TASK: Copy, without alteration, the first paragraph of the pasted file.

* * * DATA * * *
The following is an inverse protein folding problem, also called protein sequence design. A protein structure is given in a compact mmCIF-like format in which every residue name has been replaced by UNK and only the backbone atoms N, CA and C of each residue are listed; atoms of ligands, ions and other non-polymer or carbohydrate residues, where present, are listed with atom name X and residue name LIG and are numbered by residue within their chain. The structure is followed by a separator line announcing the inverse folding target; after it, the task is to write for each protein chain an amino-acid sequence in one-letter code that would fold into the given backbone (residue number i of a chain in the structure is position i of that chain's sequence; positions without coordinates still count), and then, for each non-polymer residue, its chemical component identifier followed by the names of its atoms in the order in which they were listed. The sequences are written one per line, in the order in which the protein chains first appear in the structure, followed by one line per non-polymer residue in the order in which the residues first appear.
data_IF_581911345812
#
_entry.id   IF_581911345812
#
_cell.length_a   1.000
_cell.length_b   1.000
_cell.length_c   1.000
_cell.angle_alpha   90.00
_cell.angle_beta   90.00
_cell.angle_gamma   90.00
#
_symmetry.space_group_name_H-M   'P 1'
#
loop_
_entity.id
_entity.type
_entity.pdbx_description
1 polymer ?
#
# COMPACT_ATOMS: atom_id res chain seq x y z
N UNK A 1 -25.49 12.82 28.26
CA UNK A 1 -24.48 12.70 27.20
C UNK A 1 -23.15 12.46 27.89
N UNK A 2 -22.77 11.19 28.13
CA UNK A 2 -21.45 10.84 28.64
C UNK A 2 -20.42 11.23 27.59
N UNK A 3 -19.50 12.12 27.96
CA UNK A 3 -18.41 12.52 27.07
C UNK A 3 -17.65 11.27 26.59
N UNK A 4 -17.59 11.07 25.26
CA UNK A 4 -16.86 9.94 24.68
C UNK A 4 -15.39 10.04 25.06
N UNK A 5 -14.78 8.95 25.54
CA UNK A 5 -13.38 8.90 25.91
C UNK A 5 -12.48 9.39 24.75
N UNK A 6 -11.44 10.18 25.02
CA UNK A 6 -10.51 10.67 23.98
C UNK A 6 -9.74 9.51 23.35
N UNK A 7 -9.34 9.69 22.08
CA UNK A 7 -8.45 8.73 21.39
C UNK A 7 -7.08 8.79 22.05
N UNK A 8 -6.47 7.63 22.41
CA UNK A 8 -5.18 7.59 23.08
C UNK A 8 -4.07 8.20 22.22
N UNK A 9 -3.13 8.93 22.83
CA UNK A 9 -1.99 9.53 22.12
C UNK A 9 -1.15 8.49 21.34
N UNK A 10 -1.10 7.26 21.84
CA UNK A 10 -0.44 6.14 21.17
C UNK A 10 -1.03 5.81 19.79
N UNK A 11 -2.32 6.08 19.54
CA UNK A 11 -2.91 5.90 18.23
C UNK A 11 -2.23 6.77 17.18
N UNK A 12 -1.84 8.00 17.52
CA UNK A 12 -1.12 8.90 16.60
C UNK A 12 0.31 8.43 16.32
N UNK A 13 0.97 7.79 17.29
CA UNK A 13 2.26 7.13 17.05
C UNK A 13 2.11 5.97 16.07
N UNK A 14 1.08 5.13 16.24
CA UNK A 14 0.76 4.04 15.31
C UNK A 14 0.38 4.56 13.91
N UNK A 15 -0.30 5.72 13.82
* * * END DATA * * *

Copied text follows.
The following is an inverse protein folding problem, also called protein sequence design. A protein structure is given in a compact mmCIF-like format in which every residue name has been replaced by UNK and only the backbone atoms N, CA and C of each residue are listed; atoms of ligands, ions and other non-polymer or carbohydrate residues, where present, are listed with atom name X and residue name LIG and are numbered by residue within their chain. The structure is followed by a separator line announcing the inverse folding target; after it, the task is to write for each protein chain an amino-acid sequence in one-letter code that would fold into the given backbone (residue number i of a chain in the structure is position i of that chain's sequence; positions without coordinates still count), and then, for each non-polymer residue, its chemical component identifier followed by the names of its atoms in the order in which they were listed. The sequences are written one per line, in the order in which the protein chains first appear in the structure, followed by one line per non-polymer residue in the order in which the residues first appear.